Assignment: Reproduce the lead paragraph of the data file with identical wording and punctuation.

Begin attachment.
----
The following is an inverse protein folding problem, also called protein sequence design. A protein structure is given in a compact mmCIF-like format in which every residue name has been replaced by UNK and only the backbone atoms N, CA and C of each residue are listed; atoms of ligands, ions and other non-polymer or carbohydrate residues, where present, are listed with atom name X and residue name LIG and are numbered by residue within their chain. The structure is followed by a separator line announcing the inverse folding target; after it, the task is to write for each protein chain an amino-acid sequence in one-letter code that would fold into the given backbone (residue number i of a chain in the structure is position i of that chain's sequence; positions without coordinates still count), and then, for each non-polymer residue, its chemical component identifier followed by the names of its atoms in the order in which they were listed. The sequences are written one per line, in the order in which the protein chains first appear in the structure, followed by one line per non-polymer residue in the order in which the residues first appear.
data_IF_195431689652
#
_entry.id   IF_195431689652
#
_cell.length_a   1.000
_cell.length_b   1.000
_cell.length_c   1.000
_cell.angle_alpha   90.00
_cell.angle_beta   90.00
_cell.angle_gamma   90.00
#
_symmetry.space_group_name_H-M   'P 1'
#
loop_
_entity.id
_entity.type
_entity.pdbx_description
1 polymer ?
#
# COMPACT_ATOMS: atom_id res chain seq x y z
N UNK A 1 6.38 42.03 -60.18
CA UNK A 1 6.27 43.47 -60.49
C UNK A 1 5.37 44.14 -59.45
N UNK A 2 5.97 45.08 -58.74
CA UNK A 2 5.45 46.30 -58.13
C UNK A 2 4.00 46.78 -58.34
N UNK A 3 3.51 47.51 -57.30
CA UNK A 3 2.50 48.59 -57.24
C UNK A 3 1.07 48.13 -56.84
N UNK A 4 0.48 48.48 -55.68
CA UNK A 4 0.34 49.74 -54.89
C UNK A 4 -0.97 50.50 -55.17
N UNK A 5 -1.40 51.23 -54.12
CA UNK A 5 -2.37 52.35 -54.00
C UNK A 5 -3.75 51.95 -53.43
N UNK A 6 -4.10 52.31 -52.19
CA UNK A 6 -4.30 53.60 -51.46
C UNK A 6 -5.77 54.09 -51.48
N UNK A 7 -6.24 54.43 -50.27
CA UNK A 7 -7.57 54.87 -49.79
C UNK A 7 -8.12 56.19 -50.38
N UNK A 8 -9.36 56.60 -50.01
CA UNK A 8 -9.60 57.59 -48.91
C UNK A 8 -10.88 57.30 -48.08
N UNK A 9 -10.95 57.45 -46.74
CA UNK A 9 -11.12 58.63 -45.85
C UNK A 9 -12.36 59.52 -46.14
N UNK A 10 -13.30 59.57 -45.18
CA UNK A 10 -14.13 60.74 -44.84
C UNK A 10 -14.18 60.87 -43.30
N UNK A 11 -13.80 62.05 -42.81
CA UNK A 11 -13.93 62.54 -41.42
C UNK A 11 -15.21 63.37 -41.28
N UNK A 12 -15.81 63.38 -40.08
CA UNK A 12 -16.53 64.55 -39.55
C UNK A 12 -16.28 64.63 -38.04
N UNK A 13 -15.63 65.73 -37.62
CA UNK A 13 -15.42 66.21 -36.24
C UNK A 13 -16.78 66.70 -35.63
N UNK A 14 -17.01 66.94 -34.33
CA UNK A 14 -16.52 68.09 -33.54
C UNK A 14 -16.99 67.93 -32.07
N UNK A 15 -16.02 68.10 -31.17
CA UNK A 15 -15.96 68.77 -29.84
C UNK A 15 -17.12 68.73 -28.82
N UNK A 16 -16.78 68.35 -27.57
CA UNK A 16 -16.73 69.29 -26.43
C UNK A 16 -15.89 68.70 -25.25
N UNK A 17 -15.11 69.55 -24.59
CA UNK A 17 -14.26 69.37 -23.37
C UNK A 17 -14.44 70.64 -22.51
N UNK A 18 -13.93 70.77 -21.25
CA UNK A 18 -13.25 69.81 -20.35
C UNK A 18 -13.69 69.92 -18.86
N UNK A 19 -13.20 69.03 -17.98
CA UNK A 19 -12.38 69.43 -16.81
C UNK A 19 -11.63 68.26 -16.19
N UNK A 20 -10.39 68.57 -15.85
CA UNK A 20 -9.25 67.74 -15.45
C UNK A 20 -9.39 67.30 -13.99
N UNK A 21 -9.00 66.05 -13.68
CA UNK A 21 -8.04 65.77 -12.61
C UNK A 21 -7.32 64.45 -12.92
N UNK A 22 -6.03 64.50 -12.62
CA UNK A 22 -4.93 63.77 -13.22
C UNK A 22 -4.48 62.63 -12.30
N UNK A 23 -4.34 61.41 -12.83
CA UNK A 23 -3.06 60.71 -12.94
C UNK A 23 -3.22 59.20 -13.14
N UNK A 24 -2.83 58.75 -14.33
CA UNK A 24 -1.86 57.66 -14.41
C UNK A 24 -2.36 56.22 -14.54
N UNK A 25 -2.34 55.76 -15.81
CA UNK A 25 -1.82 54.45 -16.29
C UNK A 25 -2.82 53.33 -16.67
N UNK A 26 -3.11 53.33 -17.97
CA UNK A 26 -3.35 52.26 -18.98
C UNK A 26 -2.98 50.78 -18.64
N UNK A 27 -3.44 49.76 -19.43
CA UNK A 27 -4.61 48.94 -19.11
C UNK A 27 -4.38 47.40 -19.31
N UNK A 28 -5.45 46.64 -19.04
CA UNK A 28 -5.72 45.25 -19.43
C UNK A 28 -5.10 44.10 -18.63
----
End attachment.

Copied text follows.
The following is an inverse protein folding problem, also called protein sequence design. A protein structure is given in a compact mmCIF-like format in which every residue name has been replaced by UNK and only the backbone atoms N, CA and C of each residue are listed; atoms of ligands, ions and other non-polymer or carbohydrate residues, where present, are listed with atom name X and residue name LIG and are numbered by residue within their chain. The structure is followed by a separator line announcing the inverse folding target; after it, the task is to write for each protein chain an amino-acid sequence in one-letter code that would fold into the given backbone (residue number i of a chain in the structure is position i of that chain's sequence; positions without coordinates still count), and then, for each non-polymer residue, its chemical component identifier followed by the names of its atoms in the order in which they were listed. The sequences are written one per line, in the order in which the protein chains first appear in the structure, followed by one line per non-polymer residue in the order in which the residues first appear.